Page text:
The growth of a skilled UK workforce in quantum technologies has been a strategic priority of the UK National Quantum Technologies Programme (UKNQTP) since its inception in 2013. Nearly a decade on, the UKNQTP has turned into a huge success story and continues to serve as a benchmark for similar national initiatives on a global scale. As some of the key stakeholders – the Department for Business, Energy & Industrial Strategy (BEIS), alongside the national programme’s Strategic Advisory Board and delivery partners – are coming together to develop the UK’s Quantum Strategy for the next ten years, creation of the next generation quantum workforce with the appropriate skills and training to support the aims of the programme and contribute to its success is once again back on the agenda. The issue is not without its challenges.

Demand for highly skilled professionals is on the rise, largely resulting from the plethora of successful UK-spawned quantum start-ups. At the same time, national capability – including when it comes to a skilled workforce – is more important than ever. Following Brexit, the flow of researchers and prospective students from the EU to the UK has come to nearly a complete halt, while sensitivities inherent in the emerging technologies (including their dual use of some of these technologies for security/defence purposes) makes recruitment and the rollout of research exchange schemes from countries such as China (arguably a leader in the field) fraught with issues. The Engineering and Physical Sciences Research Council has provided added investment in the form of doctoral training partnership PhD studentships and fellowships into quantum technologies, but supply of skilled quantum practitioners continues to struggle to keep on with demand.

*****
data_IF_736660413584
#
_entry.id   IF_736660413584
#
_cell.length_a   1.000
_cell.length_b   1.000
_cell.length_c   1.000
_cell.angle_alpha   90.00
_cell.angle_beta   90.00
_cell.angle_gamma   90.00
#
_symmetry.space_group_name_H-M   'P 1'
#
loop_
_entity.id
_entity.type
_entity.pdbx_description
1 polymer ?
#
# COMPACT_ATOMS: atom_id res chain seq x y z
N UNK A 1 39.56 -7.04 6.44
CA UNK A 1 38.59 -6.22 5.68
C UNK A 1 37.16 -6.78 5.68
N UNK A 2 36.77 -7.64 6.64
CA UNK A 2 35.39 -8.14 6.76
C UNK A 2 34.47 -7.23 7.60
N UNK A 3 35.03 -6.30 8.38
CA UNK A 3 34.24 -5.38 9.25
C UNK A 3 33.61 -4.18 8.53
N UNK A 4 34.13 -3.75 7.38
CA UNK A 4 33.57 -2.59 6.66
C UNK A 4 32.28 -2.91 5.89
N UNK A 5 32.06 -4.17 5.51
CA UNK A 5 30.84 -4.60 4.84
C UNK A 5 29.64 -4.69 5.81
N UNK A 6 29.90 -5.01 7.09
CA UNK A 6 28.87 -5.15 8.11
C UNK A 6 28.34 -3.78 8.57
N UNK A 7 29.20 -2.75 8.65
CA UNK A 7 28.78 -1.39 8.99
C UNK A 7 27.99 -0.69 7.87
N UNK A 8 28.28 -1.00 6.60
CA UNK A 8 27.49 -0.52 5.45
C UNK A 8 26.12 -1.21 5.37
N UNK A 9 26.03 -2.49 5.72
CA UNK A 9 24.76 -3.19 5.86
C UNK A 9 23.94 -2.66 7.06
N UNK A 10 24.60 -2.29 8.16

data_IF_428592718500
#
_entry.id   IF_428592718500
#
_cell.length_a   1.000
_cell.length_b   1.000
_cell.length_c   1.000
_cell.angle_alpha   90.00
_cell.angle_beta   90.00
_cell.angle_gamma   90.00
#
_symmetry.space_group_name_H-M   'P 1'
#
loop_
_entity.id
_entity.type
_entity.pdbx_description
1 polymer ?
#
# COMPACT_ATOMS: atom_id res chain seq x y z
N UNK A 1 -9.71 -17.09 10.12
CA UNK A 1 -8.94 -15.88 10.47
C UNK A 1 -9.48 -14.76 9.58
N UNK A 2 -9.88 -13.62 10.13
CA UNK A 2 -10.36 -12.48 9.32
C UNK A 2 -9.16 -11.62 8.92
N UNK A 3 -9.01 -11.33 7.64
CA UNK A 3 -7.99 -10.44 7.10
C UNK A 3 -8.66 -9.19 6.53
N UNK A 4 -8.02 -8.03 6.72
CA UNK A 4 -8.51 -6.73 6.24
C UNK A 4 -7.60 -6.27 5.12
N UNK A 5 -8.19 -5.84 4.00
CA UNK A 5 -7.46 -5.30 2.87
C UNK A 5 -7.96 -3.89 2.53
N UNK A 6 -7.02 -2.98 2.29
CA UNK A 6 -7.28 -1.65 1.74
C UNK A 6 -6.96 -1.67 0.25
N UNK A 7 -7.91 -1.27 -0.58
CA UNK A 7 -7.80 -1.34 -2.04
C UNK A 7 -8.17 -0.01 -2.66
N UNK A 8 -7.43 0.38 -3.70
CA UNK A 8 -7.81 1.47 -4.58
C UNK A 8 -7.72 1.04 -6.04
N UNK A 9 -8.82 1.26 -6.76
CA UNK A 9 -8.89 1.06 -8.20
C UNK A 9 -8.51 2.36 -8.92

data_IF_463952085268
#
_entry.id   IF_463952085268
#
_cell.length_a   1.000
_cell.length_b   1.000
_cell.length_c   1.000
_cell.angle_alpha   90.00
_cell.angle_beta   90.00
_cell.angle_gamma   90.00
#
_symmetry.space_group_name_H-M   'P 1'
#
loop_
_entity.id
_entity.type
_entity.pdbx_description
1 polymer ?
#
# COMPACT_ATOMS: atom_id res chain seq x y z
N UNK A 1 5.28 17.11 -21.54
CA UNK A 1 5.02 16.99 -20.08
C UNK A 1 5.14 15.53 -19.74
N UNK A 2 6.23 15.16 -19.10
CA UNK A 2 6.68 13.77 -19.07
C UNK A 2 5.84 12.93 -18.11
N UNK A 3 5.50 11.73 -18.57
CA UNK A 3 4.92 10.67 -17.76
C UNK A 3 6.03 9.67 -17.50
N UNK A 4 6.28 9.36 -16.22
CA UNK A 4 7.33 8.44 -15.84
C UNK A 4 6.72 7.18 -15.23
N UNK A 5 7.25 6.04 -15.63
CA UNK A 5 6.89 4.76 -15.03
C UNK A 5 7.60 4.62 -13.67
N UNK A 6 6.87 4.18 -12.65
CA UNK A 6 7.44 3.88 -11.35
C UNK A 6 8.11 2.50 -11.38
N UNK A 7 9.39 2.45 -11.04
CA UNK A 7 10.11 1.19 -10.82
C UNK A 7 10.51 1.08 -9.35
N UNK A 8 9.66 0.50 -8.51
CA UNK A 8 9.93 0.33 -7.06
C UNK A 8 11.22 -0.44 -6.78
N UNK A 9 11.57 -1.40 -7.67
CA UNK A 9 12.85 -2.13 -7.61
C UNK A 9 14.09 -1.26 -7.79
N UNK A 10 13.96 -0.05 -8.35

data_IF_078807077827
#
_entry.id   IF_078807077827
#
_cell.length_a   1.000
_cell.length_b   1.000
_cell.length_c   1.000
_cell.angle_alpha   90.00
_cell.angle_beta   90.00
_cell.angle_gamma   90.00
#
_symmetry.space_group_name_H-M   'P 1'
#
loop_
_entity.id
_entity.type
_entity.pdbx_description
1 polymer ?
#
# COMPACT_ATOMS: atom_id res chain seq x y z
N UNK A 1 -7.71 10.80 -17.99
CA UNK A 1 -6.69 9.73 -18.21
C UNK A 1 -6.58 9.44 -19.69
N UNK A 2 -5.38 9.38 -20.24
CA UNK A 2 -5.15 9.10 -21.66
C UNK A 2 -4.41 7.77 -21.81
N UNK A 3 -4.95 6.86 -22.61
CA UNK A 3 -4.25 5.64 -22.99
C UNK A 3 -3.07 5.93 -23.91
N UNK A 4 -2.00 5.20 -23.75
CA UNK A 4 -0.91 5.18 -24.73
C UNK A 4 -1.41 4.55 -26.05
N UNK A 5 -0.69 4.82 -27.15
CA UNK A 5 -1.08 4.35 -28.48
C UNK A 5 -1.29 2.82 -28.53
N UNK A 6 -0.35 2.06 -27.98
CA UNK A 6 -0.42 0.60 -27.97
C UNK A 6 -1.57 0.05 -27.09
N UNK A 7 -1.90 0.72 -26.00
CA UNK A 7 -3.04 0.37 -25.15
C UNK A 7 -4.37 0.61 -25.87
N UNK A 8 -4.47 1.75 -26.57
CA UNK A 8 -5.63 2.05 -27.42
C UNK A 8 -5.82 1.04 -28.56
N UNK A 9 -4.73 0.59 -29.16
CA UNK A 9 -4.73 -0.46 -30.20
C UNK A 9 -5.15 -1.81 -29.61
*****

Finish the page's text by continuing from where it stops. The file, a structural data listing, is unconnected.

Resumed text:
In response to this issue, the University of York-led Quantum Communications Hub has taken a more long-term view and has put into place a number of initiatives aiming to inspire the next generation of quantum technologists. The first of these is the Quantum STEM Ambassadors scheme, funded through the Hub’s partnership resource fund and implemented by the National STEM Learning Centre working closely with the University of York’s Science Education Group. The aim of the project is to “bring quantum into the classroom”. Currently quantum science is not part of the core syllabus of taught programmes in schools, which in turn means that teachers and students are unaware of the potential of the new technologies and – crucially – the many career pathways available in the field. The two-year programme enables students and teachers to access bespoke educational resources on quantum technologies and their underlying scientific principles, giving an insight into the variety of technologies currently under development, their applications and career opportunities within the field. The programme also provides the opportunity for specially trained quantum STEM Ambassadors to work with teachers to deliver interactive sessions, thus enabling students to ask questions about the technologies and in particular jobs and career opportunities. If you are already a STEM Ambassador you can sign up to receive additional training for the quantum scheme by signing in to your STEM Ambassador profile; alternatively, you can receive training to become a STEM Ambassador and subsequently join the quantum scheme by registering via the STEM Learning website.